06-06-2006, 09:05 AM
In its efforts to come up with a car that blends economy, low emissions and performance at an affordable price, Toyota has decided to use a lean-burn 1.8-litre turbo engine. Meanwhile, the THS-II hybrid system will be upgraded with efficient lithium ion batteries, which will allow the electric motor to deliver greater performance because the cells recharge quickly and hold more power for longer.
06-06-2006, 07:34 PM
Why in the universe would they go to both a larger engine and forced induction at the same time? Does the Prius really need a 150hp engine? You've got to be kidding me, if anything, turbocharging should be combined with engine downsizing, not upsizing. I would say this article is flat out wrong.
06-07-2006, 06:18 AM
A 1.8 litre lean-burn turbo engine to go in their small non-hybrid cars I would believe. It could be that we are really looking at two distinct drivetrains that have been erroneously garbled into one.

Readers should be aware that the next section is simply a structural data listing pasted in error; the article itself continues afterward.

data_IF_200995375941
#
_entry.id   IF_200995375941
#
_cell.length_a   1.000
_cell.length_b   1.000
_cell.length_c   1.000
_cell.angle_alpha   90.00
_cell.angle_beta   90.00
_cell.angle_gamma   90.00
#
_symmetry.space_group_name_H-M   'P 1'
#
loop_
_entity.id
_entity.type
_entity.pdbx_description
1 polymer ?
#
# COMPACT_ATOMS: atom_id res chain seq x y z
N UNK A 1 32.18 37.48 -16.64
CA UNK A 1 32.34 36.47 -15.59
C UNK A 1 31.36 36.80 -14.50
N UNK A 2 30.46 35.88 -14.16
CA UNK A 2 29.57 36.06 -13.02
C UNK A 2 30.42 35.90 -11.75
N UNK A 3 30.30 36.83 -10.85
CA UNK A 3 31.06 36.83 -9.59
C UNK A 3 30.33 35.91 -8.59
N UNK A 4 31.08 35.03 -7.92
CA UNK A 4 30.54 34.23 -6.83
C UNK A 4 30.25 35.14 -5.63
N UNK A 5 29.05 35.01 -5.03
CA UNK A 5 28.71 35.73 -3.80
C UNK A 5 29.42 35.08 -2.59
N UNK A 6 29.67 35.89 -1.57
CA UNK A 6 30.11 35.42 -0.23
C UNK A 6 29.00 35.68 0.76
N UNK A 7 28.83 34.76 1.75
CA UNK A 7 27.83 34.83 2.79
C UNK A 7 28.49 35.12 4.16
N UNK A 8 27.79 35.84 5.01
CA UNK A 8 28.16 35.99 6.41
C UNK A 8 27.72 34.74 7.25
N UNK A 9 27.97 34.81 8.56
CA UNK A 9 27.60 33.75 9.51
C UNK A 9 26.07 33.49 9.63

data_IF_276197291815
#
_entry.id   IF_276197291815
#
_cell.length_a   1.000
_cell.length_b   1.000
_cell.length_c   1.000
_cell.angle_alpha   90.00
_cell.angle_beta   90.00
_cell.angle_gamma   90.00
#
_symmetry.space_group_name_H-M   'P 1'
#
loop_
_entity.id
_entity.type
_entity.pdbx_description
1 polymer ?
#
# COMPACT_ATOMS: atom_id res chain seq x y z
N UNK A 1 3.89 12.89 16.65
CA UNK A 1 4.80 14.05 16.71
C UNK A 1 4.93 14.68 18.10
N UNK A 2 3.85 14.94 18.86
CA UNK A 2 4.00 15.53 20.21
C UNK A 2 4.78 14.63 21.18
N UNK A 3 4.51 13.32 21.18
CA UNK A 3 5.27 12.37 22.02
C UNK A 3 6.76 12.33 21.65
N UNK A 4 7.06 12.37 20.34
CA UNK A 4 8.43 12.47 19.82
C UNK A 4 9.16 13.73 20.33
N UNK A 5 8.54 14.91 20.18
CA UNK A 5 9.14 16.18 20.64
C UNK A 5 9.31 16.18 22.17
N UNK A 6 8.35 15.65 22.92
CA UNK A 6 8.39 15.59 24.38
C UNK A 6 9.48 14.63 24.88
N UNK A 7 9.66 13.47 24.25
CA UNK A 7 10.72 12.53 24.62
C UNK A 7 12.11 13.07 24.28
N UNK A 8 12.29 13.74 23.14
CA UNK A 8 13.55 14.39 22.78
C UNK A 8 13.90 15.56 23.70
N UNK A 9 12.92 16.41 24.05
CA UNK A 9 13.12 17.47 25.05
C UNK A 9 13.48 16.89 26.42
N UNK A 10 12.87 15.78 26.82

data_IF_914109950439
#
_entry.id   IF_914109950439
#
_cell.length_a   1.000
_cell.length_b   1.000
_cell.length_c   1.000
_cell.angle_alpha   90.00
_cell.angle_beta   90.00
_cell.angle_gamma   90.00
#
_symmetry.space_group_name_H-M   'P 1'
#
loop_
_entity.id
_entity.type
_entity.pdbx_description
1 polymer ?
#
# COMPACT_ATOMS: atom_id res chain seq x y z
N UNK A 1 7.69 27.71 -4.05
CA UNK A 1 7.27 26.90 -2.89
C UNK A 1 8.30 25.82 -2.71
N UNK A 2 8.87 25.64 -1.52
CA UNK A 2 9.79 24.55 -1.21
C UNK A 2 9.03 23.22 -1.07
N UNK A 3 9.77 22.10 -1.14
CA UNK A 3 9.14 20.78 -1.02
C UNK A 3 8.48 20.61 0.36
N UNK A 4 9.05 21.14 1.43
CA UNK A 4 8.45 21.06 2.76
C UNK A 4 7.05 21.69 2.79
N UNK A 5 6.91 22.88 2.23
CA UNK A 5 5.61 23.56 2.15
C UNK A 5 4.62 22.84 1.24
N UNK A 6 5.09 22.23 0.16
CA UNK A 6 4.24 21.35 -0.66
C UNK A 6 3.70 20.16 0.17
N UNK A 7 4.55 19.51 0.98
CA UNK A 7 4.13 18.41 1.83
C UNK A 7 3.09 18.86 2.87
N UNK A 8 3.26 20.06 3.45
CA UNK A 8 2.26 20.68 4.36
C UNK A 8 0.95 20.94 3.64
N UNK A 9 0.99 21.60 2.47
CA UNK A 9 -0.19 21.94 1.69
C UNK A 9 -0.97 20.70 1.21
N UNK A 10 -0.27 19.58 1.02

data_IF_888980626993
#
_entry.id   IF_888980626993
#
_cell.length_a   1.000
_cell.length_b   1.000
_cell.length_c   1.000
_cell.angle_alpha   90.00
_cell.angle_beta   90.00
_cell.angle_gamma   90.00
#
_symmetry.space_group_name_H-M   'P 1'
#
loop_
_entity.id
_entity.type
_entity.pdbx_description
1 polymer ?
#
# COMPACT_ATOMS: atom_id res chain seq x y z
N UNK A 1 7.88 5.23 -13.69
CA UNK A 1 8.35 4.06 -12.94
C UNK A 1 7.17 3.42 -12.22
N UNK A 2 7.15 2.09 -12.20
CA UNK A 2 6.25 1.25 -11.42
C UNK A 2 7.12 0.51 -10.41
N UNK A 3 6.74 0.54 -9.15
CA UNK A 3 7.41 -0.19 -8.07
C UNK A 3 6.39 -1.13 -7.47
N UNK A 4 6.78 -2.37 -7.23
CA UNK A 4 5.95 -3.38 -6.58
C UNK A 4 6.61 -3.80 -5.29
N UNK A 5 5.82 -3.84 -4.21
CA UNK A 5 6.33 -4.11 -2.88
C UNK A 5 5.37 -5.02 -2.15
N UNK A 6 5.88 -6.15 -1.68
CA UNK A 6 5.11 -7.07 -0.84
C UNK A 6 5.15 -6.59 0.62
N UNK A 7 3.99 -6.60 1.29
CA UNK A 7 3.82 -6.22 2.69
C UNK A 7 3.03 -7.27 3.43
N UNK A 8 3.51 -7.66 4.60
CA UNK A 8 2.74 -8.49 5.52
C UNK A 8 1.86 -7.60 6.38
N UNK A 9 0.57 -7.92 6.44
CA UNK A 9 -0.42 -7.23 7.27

___I have to believe this “rumor” is in error. Toyota could lean burn the 1.5 w/ a Turbo and receive another 10% vs. the 1.8? Something seems amiss given you do not gain FE by moving up in the displacement ranks. The Prius’ performance comes from HSD, not the very efficient atkinsonized Echo 1.5L ICE. With an even more powerful Li-Ion pack (rumor) and smarter MGSets (rumor of a geared/clutched MG1), I could understand a lean burn capable 1.0 - 1.3 w/ a turbo as a better match for the Prius III then a 1.8? It will be interesting to finally receive the details once they are officially released.
06-07-2006, 09:33 AM
A low pressure turbo tuned right could add several MPG. It's a shame it's not more popular with manufacturers.
I'd bet we'll see this more often since recently some company whose name I forget has introduced a material that can withstand the heat of a turbo so as to create a variable exhaust vane system to improve turbo performance and efficiency. It first appeared on the Porsche 911 Turbo and I think the Acura RDX mini SUV has it too.